1998 PhD Psychology, University of Liverpool, UK
1994 MSc Investigative Psychology, University of Surrey, UK
1993 BA (Hons.) Psychology, University of Nottingham, UK
Gabrielle Salfati is a Professor of Psychology and the Director of the Investigative Psychology Research Unit at John Jay College of Criminal Justice. Her 25+ year career to date has been focused on serving the law enforcement and mental health practitioner community.
She has developed and spearheaded initiatives to prioritize best practice in translation of scientific evidence to be applicable in practice through the development of practitioner-focused training, and trains law enforcement officers, crime analysts, forensic psychologists and other criminal justice and mental health professionals.
She is part of the first group of people who emerged within the new field of Investigative Psychology, and was instrumental in its development as an international research field on the empirical analysis of violent criminal behavior. Her main areas of expertise relates to how psychology is applied to police investigations, in particular with reference to behavioral crime scene analysis, offender profiling, and linking serial crime. All of her work has focused on developing evidence-based practice tools for law enforcement and the crime analysis field, specifically as it pertains to behavioral analysis, has been done in collaboration with law enforcement agencies internationally.
Her work in the field of Positive Psychology focuses on the development of resilience training and burnout, compassion fatigue, PTSD and suicide prevention for law enforcement, first responders, mental health professionals, academics, teachers, students, and many other groups. She also leads major research programs on the evaluation of resilience training programs to support wellness and prevent burnout in law enforcement, first-responders and mental health professionals.
She has worked closely with the FBI, NYPD, South Africa Police and the UK police, and numerous other criminal justice agencies, and has completed two separate Visiting Fellowships in 2010 to Bramshill Police College in the UK and in 2016 to the UK College of Policing where she was involved in leadership training and research on decision making and behavioral analysis. She is the recipient of numerous research awards, including Outstanding Contribution to the Field awarded by the International Association of Investigative Psychology, as well as teaching and mentoring awards, and training delivery awards relating to innovation in developing best-practice online teaching techniques.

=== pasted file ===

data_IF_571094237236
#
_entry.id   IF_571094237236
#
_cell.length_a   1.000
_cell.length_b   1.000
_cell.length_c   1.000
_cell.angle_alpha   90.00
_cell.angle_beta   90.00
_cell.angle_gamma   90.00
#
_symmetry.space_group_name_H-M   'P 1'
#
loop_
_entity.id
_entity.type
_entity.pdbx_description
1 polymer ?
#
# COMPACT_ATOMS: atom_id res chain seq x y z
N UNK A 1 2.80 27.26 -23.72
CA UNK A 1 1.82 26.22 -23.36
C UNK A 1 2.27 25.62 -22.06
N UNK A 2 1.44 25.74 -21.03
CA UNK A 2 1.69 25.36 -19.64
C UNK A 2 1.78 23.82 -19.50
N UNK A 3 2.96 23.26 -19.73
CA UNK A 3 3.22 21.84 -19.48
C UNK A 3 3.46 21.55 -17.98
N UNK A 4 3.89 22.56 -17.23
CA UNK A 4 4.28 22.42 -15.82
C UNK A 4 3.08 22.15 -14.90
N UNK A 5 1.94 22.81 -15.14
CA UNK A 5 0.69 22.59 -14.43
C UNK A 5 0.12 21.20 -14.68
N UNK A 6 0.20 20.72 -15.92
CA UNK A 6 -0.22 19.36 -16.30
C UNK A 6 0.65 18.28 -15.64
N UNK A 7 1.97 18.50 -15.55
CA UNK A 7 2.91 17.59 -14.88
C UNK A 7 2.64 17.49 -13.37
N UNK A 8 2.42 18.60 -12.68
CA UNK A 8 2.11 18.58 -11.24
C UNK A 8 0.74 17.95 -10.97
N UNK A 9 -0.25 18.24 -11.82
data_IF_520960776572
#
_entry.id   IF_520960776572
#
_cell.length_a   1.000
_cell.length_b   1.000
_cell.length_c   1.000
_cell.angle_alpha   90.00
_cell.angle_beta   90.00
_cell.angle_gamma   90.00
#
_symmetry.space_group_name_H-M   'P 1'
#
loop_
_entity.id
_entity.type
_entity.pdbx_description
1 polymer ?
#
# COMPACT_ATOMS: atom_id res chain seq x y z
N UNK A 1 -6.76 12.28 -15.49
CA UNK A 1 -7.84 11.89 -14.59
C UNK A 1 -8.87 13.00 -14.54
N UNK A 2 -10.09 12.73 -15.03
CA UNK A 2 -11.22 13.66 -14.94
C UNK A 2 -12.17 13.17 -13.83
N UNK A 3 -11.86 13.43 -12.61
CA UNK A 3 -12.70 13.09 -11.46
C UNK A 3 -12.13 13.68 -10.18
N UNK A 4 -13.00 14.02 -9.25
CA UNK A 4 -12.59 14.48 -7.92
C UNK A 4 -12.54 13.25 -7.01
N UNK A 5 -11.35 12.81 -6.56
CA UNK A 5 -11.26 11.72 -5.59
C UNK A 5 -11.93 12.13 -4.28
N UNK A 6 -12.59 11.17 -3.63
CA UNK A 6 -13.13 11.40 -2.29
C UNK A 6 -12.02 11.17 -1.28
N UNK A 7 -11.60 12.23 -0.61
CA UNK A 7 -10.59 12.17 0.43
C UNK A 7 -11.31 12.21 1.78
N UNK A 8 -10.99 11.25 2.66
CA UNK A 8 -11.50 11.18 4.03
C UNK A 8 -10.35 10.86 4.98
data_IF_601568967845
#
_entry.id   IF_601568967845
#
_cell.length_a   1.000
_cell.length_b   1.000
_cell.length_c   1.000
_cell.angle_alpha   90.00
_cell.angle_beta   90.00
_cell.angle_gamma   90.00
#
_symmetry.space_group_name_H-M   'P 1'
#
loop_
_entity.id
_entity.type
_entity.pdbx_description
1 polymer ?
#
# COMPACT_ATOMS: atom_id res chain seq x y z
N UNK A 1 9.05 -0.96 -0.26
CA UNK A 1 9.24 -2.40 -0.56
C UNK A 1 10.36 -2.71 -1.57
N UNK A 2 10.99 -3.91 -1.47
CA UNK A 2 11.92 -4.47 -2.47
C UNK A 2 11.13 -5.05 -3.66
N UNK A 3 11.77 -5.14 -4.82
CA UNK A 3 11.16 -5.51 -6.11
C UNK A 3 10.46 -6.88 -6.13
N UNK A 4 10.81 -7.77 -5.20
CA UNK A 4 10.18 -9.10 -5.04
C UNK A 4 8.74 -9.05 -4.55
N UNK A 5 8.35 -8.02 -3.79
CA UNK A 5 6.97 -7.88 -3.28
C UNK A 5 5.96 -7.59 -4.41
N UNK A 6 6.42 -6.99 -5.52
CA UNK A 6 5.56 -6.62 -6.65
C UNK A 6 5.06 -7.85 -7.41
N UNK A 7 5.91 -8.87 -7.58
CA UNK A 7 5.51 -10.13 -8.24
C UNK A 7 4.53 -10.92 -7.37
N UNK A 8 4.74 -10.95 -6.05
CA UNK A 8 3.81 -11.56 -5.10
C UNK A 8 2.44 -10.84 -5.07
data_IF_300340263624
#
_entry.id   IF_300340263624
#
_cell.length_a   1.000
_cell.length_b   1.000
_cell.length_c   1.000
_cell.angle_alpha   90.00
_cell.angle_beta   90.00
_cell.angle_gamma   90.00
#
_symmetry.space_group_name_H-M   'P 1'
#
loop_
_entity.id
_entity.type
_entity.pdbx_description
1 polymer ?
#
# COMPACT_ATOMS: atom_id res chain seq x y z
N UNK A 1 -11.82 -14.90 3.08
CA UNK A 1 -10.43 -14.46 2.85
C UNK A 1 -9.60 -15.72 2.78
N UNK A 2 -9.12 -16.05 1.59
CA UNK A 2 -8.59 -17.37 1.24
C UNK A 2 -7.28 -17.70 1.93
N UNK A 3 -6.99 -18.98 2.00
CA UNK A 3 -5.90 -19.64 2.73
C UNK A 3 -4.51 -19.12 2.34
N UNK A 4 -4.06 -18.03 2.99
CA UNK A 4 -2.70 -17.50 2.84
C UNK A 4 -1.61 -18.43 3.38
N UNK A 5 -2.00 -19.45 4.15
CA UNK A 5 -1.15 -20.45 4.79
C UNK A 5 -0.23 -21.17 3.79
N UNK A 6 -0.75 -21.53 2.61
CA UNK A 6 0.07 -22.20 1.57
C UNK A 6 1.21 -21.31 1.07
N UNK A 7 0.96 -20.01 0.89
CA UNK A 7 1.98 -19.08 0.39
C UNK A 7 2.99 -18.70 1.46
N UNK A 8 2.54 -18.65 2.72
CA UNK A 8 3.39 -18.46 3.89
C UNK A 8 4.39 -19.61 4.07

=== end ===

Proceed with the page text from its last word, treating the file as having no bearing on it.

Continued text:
She is the recipient of numerous research awards, including Outstanding Contribution to the Field awarded by the International Association of Investigative Psychology, as well as teaching and research mentoring awards, and training delivery awards relating to innovation in developing best-practice online teaching techniques for criminal justice practitioners.
For full description of all courses taught, please see https://www.jjay.cuny.edu/ipru/info-for-students
PhD Level Courses
PhD Psychology & Law
PhD Criminal Justice
MA Level Courses
PSY770 Positive Psychology: The Science of Well-Being & Flourishing
PSY746 Empirical Profiling Methods
PSY748 Empirical Crime Scene Analysis
PSY798 Faculty Mentored Research
PSY794 Independent Study
PSY791 MA thesis
PSY425 Seminar in Forensic Psychology: Special Topic - Positive Psychology
PSY425 Seminar in Forensic Psychology: Special Topic - Investigative Psychology
For more information see https://www.jjay.cuny.edu/ipru/publications
For more information see https://www.jjay.cuny.edu/ipru/research